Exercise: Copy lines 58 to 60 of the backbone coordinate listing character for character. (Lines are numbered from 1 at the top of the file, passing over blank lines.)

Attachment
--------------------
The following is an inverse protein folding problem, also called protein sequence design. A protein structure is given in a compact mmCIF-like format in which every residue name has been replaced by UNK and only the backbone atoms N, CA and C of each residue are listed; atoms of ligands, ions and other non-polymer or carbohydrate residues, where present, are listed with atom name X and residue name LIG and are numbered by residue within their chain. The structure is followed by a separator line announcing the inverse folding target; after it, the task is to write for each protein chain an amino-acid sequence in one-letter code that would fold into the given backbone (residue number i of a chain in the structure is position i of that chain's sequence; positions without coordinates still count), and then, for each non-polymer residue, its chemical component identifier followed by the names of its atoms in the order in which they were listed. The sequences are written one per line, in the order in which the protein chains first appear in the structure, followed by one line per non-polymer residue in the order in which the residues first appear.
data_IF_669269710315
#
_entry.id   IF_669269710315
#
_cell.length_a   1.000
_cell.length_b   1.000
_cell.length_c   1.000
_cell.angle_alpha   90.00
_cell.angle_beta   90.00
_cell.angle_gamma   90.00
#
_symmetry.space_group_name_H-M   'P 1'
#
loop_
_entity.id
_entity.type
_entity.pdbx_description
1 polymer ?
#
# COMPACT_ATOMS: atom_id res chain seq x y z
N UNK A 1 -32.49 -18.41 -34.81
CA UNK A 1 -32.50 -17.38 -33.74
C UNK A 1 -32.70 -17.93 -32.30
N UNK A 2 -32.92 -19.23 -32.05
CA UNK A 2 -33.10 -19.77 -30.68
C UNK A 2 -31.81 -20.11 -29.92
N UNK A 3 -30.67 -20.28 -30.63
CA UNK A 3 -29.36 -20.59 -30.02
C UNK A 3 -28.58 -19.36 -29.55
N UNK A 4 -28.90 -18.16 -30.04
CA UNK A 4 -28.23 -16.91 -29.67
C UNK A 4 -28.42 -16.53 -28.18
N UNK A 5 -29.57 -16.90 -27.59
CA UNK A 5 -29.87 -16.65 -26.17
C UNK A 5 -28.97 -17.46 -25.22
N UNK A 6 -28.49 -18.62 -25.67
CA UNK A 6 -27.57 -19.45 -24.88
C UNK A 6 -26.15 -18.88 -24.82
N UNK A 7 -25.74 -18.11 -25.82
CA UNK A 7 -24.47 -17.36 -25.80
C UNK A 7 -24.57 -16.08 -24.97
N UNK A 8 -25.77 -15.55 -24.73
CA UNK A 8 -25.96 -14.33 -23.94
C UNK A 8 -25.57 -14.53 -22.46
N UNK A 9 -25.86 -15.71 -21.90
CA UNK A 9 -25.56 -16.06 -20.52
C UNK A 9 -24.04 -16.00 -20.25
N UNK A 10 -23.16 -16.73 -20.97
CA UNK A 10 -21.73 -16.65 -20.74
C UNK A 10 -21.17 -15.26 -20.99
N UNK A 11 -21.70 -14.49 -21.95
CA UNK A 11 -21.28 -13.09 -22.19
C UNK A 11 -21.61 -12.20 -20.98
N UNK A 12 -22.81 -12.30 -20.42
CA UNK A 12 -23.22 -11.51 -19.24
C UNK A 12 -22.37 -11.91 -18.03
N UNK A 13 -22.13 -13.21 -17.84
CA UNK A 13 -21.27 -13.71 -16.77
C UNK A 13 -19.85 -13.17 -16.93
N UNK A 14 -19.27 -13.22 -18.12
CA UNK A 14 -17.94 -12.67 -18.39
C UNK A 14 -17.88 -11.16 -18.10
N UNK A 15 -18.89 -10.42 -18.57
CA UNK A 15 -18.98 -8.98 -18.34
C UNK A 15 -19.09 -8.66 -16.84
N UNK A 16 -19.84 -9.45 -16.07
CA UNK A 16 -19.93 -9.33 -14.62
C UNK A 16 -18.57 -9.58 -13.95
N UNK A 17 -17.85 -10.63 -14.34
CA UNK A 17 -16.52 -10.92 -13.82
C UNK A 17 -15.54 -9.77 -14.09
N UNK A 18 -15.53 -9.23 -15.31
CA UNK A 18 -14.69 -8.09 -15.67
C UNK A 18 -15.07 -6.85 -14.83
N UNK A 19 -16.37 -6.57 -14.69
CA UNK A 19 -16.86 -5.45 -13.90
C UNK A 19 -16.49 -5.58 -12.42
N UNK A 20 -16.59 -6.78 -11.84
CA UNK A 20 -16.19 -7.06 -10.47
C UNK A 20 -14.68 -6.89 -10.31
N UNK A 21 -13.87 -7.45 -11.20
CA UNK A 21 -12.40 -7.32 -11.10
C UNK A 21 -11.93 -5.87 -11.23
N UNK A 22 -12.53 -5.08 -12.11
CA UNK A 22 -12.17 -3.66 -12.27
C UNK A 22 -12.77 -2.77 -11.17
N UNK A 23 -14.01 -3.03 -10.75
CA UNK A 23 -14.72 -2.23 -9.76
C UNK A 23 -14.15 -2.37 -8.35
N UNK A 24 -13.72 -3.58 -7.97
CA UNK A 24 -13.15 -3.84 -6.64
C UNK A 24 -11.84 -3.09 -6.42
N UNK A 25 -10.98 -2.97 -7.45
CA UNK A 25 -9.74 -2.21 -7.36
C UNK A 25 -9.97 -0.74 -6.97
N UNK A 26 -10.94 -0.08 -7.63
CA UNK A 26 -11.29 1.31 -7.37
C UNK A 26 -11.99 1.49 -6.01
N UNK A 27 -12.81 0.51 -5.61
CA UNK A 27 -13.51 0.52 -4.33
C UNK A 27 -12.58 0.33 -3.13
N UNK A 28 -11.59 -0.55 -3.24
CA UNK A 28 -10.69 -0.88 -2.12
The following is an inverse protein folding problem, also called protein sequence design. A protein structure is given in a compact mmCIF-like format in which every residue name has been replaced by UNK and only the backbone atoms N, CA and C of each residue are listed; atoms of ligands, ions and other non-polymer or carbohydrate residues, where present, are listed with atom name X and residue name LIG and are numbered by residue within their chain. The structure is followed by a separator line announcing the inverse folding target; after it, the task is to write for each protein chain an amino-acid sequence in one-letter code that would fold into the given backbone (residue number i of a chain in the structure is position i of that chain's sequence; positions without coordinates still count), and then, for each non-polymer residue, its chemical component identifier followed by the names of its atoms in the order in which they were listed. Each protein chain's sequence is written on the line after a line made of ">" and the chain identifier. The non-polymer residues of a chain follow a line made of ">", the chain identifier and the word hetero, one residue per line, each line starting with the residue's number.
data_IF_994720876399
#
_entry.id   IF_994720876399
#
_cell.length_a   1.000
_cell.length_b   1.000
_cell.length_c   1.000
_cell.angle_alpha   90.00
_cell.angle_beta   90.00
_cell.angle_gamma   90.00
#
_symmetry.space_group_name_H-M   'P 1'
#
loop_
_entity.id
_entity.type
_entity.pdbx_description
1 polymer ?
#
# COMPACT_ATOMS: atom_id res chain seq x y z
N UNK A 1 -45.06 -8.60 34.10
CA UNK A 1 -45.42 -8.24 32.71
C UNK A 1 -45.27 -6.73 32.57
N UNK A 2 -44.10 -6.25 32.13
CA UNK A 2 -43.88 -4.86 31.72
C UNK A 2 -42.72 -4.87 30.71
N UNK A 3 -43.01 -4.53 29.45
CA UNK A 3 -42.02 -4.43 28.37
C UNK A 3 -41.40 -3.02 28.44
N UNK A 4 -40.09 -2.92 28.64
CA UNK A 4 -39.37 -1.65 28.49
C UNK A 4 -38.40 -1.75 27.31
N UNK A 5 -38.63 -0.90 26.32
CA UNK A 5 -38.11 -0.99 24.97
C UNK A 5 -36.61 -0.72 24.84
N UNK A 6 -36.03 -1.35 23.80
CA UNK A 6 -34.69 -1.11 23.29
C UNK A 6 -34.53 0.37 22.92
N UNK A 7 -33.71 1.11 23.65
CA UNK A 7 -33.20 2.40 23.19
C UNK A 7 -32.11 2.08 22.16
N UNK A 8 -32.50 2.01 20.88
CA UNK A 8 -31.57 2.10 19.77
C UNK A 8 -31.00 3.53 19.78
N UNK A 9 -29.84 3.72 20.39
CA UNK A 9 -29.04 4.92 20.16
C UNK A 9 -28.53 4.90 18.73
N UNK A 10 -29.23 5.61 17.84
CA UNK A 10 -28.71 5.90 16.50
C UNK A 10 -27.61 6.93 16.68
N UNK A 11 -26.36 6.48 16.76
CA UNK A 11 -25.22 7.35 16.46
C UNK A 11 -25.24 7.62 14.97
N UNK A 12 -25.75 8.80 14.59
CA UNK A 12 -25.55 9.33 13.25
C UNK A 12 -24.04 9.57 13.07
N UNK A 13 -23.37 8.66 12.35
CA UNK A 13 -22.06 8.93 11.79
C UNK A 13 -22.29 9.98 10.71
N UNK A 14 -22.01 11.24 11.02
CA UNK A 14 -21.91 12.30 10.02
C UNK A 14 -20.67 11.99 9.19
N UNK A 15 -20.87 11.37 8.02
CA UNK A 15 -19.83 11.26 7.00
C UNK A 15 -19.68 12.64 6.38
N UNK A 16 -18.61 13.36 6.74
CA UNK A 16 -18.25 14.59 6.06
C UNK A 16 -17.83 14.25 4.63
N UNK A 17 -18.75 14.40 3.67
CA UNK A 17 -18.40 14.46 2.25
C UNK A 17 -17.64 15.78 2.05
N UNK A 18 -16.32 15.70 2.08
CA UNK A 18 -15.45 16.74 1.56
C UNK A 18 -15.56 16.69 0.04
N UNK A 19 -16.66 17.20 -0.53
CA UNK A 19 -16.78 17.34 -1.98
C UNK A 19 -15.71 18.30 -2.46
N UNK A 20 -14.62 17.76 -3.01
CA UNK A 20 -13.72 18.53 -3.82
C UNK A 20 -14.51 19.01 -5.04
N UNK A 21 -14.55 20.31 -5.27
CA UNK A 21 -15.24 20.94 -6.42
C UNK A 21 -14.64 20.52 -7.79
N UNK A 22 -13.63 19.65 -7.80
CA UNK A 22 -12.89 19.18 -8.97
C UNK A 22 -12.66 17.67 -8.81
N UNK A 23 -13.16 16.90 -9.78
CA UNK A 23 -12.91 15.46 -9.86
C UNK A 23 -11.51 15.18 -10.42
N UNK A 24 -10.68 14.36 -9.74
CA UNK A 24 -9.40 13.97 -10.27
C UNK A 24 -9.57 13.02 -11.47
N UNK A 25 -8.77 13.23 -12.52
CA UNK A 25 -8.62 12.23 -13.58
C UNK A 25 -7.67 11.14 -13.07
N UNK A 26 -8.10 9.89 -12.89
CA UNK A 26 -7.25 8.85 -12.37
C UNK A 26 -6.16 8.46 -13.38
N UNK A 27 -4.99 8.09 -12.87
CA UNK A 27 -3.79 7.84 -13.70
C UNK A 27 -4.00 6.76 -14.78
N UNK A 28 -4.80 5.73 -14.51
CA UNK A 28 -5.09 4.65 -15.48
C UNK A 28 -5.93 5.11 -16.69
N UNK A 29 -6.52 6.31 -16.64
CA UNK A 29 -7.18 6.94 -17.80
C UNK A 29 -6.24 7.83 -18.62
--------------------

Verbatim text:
N UNK A 13 -22.13 -13.21 -17.84
CA UNK A 13 -21.27 -13.71 -16.77
C UNK A 13 -19.85 -13.17 -16.93